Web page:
New preliminary figures from Bloomberg Energy Finance reveal that in 2013 China installed a staggering 12 gigawatts of solar power capacity. That’s more than twice Canada’s total solar capacity, bolted on to rooftops in just a single year.
Beijing is again upping the ante in 2014, targeting an additional 14 gigawatts of photovoltaic capacity this year.
It’s the same thing with wind power, electric vehicles, and high speed rail. All are proceeding at a breakneck pace.
There are encouraging policy signals from Beijing that a tipping point may be approaching on energy and climate. This past weekend, China and the United States, the world's top emitters of greenhouse gases, pledged to work together to attenuate the effects of global climate change.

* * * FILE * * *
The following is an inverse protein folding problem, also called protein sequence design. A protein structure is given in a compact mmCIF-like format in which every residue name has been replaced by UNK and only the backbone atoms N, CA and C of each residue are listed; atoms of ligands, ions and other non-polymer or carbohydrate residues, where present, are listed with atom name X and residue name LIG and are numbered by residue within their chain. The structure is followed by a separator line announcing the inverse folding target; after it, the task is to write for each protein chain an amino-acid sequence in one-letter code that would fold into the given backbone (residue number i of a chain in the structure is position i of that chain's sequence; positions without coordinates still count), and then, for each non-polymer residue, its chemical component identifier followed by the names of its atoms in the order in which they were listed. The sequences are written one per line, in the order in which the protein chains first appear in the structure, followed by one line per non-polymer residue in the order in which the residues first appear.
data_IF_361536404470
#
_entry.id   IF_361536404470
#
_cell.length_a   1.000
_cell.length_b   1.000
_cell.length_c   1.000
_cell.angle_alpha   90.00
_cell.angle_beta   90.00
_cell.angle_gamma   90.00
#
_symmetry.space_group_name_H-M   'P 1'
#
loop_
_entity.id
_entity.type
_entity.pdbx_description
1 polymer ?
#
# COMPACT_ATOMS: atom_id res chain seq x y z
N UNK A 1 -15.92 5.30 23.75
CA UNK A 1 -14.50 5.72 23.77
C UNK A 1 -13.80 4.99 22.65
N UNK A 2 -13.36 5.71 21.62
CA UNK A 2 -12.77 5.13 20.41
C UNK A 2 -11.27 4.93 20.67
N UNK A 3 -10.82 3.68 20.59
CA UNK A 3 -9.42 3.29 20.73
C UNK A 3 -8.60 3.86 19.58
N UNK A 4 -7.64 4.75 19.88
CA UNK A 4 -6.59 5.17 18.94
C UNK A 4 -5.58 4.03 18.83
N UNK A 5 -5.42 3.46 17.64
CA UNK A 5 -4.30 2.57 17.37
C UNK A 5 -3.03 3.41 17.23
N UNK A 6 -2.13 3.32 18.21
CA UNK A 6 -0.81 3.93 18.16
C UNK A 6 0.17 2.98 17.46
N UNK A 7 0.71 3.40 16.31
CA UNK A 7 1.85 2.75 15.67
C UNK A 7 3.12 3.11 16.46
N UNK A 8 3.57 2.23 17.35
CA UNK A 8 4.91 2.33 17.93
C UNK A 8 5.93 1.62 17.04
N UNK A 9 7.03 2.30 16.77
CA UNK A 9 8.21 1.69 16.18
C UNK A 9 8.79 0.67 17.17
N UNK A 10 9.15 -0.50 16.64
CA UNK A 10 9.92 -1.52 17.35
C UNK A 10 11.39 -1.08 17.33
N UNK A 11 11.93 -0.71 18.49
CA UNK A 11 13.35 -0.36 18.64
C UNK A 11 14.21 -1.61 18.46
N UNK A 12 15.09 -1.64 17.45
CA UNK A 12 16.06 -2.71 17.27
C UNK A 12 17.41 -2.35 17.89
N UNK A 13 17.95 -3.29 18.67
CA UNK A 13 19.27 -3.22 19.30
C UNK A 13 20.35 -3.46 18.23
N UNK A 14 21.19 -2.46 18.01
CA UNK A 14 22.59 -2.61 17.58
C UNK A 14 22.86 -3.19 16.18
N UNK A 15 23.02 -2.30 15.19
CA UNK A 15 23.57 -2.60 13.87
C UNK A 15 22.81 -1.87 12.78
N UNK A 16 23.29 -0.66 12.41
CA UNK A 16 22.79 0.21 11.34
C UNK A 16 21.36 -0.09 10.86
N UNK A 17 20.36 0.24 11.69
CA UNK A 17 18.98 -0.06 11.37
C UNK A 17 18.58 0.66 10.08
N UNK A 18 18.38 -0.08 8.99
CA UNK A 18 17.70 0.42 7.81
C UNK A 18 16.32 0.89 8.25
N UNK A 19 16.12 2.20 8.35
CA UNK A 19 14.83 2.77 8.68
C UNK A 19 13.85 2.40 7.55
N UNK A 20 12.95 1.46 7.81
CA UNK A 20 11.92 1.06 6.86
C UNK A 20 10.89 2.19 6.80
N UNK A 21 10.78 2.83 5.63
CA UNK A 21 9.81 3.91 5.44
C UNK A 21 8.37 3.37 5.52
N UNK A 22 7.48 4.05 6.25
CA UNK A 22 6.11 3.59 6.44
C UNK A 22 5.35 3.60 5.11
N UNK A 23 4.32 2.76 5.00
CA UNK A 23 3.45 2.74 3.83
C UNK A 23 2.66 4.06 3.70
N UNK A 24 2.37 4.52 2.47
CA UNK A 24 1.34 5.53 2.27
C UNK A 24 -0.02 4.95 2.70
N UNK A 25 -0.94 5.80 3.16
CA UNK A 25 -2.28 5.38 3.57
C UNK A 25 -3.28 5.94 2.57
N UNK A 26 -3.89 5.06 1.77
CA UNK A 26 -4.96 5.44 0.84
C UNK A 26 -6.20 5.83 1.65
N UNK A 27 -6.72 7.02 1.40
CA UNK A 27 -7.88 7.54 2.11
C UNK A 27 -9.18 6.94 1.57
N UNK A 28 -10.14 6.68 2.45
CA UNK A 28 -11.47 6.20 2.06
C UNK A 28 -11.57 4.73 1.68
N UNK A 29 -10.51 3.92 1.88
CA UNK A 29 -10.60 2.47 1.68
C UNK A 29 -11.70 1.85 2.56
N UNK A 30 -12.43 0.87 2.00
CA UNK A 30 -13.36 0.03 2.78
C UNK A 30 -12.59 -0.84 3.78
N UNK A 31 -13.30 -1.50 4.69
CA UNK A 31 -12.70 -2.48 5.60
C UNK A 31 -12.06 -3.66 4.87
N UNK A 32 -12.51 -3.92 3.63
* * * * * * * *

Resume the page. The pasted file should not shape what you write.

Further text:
For Canadian clean-energy innovators, the opportunity is clear. China is a vast economy working to meet the challenge of how to deliver energy services such as heat, power and mobility to its growing population in ways that do not exacerbate already extreme pollution.
A recent Canada-China Economic Complementarity Study completed by the Department of Foreign Affairs, International Trade and Development found that significant opportunities exist for Canadian cleantech companies involved in bioenergy, renewable energy, and energy efficiency—including green building solutions.
Global clean energy policy expert Ethan Zindler will drill down into these possibilities at